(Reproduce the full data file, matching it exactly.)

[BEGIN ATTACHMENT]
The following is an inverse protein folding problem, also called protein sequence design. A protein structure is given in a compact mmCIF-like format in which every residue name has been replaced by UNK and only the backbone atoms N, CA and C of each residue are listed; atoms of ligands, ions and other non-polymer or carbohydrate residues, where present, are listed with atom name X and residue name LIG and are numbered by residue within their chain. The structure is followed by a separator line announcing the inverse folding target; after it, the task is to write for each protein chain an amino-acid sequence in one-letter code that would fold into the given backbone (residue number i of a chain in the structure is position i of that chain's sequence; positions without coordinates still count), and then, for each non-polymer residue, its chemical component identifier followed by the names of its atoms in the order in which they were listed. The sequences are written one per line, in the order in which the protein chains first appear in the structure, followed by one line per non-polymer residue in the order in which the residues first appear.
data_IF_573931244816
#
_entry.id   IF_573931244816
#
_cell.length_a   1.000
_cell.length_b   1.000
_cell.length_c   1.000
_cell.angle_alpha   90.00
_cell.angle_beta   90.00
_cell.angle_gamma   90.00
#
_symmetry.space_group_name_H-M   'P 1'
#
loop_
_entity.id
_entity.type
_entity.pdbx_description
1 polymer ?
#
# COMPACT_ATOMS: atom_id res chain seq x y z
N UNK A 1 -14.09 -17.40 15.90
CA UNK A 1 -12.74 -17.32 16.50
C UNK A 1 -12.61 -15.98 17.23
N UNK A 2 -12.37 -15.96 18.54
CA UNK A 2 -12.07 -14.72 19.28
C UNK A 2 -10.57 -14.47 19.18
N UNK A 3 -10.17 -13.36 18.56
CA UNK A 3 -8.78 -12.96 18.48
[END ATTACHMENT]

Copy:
The following is an inverse protein folding problem, also called protein sequence design. A protein structure is given in a compact mmCIF-like format in which every residue name has been replaced by UNK and only the backbone atoms N, CA and C of each residue are listed; atoms of ligands, ions and other non-polymer or carbohydrate residues, where present, are listed with atom name X and residue name LIG and are numbered by residue within their chain. The structure is followed by a separator line announcing the inverse folding target; after it, the task is to write for each protein chain an amino-acid sequence in one-letter code that would fold into the given backbone (residue number i of a chain in the structure is position i of that chain's sequence; positions without coordinates still count), and then, for each non-polymer residue, its chemical component identifier followed by the names of its atoms in the order in which they were listed. The sequences are written one per line, in the order in which the protein chains first appear in the structure, followed by one line per non-polymer residue in the order in which the residues first appear.
data_IF_573931244816
#
_entry.id   IF_573931244816
#
_cell.length_a   1.000
_cell.length_b   1.000
_cell.length_c   1.000
_cell.angle_alpha   90.00
_cell.angle_beta   90.00
_cell.angle_gamma   90.00
#
_symmetry.space_group_name_H-M   'P 1'
#
loop_
_entity.id
_entity.type
_entity.pdbx_description
1 polymer ?
#
# COMPACT_ATOMS: atom_id res chain seq x y z
N UNK A 1 -14.09 -17.40 15.90
CA UNK A 1 -12.74 -17.32 16.50
C UNK A 1 -12.61 -15.98 17.23
N UNK A 2 -12.37 -15.96 18.54
CA UNK A 2 -12.07 -14.72 19.28
C UNK A 2 -10.57 -14.47 19.18
N UNK A 3 -10.17 -13.36 18.56
CA UNK A 3 -8.78 -12.96 18.48